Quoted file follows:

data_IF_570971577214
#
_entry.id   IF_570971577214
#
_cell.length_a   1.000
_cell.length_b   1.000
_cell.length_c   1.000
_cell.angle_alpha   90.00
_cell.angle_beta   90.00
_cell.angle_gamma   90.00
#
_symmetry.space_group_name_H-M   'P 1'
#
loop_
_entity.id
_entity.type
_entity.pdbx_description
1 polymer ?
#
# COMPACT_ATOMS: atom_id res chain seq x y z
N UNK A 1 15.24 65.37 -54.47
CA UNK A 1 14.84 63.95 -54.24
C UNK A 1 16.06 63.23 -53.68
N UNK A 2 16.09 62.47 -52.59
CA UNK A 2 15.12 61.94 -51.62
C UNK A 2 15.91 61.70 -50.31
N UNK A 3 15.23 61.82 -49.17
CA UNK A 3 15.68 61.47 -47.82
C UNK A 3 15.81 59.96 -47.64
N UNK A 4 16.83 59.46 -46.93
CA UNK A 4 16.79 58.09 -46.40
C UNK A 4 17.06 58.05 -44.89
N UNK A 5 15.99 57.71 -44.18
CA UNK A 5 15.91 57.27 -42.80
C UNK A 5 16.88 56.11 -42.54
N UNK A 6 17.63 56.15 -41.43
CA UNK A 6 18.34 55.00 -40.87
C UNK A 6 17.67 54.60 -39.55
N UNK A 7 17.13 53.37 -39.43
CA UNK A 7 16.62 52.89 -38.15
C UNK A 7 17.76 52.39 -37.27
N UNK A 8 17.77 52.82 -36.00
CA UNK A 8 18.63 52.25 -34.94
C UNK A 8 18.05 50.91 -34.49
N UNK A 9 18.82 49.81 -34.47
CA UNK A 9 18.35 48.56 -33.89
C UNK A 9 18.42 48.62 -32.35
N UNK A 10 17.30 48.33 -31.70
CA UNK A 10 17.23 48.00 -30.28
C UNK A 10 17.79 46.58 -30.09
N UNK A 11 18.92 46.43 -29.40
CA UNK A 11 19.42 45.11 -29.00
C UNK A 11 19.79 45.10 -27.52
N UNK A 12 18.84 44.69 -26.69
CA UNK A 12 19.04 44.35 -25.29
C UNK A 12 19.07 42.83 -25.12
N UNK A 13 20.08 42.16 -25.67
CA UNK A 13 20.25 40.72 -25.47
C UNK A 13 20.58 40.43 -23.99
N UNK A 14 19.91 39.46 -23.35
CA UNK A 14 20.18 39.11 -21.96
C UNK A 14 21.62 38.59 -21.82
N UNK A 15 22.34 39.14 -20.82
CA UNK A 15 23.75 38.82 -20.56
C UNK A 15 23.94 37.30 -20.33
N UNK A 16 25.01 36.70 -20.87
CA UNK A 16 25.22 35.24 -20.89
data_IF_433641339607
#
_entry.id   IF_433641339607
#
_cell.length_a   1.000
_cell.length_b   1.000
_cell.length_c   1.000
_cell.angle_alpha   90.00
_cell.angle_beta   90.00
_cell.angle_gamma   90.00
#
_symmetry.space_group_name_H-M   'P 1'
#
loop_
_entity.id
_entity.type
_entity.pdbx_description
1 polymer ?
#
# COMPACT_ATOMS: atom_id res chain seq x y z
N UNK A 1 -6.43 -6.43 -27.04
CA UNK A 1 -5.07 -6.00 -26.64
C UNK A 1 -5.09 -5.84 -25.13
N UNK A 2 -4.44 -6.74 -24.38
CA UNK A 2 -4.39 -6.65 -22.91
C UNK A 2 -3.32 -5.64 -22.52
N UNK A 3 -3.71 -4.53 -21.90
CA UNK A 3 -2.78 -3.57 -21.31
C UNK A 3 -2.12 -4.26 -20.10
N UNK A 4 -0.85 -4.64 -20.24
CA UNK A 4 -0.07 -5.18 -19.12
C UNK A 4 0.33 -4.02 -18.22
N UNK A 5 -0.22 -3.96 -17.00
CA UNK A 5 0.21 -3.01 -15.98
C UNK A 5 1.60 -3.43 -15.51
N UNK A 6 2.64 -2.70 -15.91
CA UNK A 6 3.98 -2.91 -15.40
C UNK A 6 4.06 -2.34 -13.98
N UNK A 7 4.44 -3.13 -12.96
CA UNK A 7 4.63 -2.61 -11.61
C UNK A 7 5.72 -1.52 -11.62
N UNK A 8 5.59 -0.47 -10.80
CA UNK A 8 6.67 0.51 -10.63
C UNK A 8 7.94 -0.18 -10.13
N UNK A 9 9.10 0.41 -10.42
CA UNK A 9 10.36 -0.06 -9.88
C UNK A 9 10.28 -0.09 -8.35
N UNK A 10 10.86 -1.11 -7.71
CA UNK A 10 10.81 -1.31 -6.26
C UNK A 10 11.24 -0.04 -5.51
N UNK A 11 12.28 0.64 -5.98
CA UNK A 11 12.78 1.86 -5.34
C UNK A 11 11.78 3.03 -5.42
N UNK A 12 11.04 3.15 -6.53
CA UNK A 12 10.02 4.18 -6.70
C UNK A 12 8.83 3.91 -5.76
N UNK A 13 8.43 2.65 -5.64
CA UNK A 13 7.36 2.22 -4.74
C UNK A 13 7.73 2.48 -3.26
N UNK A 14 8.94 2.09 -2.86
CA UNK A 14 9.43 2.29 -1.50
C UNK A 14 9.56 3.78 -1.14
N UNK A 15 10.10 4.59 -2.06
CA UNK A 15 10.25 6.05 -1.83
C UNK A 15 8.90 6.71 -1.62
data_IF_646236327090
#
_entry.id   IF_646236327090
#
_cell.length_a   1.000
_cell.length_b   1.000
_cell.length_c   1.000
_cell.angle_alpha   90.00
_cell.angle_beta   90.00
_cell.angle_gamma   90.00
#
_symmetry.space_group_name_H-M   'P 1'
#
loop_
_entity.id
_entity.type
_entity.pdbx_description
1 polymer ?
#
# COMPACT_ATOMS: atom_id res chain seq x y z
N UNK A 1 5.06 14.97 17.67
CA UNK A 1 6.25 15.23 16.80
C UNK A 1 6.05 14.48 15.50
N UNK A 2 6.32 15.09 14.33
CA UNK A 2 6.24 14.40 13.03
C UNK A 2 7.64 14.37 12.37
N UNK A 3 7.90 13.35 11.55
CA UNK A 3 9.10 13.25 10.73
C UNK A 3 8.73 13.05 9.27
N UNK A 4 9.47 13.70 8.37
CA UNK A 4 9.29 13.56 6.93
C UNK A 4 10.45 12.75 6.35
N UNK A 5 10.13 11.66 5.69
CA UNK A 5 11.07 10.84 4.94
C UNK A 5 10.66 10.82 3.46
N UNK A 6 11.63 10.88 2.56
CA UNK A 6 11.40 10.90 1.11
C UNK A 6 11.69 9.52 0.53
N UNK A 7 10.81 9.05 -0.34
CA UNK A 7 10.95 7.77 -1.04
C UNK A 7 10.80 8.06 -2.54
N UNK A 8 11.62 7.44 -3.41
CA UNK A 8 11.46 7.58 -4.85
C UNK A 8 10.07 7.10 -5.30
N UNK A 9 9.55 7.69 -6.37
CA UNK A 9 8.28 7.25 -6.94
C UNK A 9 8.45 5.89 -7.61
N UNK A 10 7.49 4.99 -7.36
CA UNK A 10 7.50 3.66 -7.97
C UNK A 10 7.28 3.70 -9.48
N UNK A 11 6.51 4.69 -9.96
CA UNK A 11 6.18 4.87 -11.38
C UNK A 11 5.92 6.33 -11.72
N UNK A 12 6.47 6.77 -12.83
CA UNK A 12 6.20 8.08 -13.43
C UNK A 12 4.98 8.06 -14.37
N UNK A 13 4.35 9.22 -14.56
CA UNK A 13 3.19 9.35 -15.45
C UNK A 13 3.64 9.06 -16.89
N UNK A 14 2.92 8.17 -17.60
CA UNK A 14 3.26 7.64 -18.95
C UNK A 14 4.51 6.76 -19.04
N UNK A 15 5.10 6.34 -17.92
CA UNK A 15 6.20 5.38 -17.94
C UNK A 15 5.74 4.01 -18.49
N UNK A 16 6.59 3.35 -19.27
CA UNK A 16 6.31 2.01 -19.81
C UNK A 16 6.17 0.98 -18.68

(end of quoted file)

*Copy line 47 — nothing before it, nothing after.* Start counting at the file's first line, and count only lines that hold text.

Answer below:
C UNK A 9 18.42 48.62 -32.35